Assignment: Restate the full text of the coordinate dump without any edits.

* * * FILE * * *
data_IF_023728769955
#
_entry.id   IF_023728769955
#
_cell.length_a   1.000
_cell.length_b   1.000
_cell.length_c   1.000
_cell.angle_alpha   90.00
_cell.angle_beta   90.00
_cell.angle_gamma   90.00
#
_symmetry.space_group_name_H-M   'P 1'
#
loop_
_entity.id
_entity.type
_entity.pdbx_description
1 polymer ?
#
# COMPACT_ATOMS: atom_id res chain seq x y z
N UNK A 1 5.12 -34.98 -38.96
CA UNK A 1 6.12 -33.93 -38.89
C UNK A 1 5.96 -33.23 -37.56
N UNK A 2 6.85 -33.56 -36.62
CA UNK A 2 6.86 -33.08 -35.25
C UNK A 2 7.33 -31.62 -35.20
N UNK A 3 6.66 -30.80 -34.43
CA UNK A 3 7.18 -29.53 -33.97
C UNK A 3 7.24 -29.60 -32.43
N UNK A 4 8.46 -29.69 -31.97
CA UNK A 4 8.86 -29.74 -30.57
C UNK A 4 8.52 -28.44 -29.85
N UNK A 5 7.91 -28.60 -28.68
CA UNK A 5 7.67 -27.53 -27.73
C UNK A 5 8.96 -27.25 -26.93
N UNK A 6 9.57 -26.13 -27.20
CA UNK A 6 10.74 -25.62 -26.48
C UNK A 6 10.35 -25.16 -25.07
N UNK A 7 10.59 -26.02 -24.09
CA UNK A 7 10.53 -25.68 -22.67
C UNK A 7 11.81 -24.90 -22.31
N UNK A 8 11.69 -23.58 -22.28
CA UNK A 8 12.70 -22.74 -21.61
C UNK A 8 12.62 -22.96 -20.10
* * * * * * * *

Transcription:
data_IF_023728769955
#
_entry.id   IF_023728769955
#
_cell.length_a   1.000
_cell.length_b   1.000
_cell.length_c   1.000
_cell.angle_alpha   90.00
_cell.angle_beta   90.00
_cell.angle_gamma   90.00
#
_symmetry.space_group_name_H-M   'P 1'
#
loop_
_entity.id
_entity.type
_entity.pdbx_description
1 polymer ?
#
# COMPACT_ATOMS: atom_id res chain seq x y z
N UNK A 1 5.12 -34.98 -38.96
CA UNK A 1 6.12 -33.93 -38.89
C UNK A 1 5.96 -33.23 -37.56
N UNK A 2 6.85 -33.56 -36.62
CA UNK A 2 6.86 -33.08 -35.25
C UNK A 2 7.33 -31.62 -35.20
N UNK A 3 6.66 -30.80 -34.43
CA UNK A 3 7.18 -29.53 -33.97
C UNK A 3 7.24 -29.60 -32.43
N UNK A 4 8.46 -29.69 -31.97
CA UNK A 4 8.86 -29.74 -30.57
C UNK A 4 8.52 -28.44 -29.85
N UNK A 5 7.91 -28.60 -28.68
CA UNK A 5 7.67 -27.53 -27.73
C UNK A 5 8.96 -27.25 -26.93
N UNK A 6 9.57 -26.13 -27.20
CA UNK A 6 10.74 -25.62 -26.48
C UNK A 6 10.35 -25.16 -25.07
N UNK A 7 10.59 -26.02 -24.09
CA UNK A 7 10.53 -25.68 -22.67
C UNK A 7 11.81 -24.90 -22.31
N UNK A 8 11.69 -23.58 -22.28
CA UNK A 8 12.70 -22.74 -21.61
C UNK A 8 12.62 -22.96 -20.10